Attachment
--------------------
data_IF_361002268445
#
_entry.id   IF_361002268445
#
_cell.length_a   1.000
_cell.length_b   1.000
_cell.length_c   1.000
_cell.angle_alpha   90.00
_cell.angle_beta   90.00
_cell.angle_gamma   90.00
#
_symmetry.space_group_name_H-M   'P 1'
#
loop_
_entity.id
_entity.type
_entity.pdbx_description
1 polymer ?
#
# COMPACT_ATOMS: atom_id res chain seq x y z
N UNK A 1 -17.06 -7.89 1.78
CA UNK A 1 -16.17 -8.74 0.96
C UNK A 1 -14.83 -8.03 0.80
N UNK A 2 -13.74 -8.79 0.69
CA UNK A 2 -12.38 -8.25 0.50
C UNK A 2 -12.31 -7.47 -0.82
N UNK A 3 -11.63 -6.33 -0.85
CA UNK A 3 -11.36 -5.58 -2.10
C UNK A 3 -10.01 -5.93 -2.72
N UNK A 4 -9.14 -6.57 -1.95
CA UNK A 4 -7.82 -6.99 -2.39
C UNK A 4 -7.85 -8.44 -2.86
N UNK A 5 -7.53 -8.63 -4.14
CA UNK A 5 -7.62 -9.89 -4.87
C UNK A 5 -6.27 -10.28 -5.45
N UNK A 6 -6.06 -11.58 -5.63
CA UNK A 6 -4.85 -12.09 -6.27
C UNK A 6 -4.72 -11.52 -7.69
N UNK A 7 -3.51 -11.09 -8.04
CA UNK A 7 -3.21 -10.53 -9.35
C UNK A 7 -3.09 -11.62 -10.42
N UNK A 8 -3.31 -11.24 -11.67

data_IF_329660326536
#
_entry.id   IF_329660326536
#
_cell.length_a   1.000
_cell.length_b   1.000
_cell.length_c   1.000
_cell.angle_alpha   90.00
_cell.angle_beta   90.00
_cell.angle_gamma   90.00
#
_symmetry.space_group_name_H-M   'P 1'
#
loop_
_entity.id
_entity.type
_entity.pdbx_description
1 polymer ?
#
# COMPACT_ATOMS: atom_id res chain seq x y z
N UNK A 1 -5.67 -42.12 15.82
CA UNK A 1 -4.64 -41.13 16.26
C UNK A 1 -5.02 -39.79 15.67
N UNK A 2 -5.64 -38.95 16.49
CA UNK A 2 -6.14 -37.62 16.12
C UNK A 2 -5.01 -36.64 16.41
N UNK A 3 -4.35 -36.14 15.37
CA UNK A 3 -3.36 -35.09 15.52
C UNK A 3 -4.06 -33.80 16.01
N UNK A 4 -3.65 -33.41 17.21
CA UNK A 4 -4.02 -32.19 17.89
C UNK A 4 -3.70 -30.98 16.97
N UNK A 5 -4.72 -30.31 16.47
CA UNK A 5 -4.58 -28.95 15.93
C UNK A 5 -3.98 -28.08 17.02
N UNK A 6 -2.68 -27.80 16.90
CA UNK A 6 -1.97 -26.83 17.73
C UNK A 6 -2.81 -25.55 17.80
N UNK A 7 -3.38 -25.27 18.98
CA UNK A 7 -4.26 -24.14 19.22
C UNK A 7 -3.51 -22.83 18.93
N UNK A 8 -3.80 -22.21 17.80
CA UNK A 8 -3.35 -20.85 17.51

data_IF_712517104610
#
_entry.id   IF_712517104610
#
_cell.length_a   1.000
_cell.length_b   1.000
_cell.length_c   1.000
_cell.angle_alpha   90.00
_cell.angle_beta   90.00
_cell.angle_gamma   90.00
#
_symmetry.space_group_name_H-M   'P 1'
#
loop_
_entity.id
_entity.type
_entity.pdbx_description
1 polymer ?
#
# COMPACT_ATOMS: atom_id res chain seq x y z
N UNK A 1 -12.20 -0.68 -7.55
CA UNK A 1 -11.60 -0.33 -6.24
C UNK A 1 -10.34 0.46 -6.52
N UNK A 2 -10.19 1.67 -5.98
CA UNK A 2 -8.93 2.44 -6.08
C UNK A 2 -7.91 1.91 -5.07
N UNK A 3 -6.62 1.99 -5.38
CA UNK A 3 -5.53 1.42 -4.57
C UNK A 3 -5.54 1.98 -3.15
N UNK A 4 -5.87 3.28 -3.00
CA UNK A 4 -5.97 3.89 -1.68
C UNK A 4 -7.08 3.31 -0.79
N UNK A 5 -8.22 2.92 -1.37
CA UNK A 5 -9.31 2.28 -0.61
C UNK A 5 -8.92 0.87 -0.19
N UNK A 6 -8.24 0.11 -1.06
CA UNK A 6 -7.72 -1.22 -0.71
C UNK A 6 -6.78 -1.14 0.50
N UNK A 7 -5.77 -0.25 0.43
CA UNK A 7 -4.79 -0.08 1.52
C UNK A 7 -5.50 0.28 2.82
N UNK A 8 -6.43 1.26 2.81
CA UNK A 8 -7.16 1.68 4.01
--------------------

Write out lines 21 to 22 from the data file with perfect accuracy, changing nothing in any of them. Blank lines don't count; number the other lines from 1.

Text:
N UNK A 1 -17.06 -7.89 1.78
CA UNK A 1 -16.17 -8.74 0.96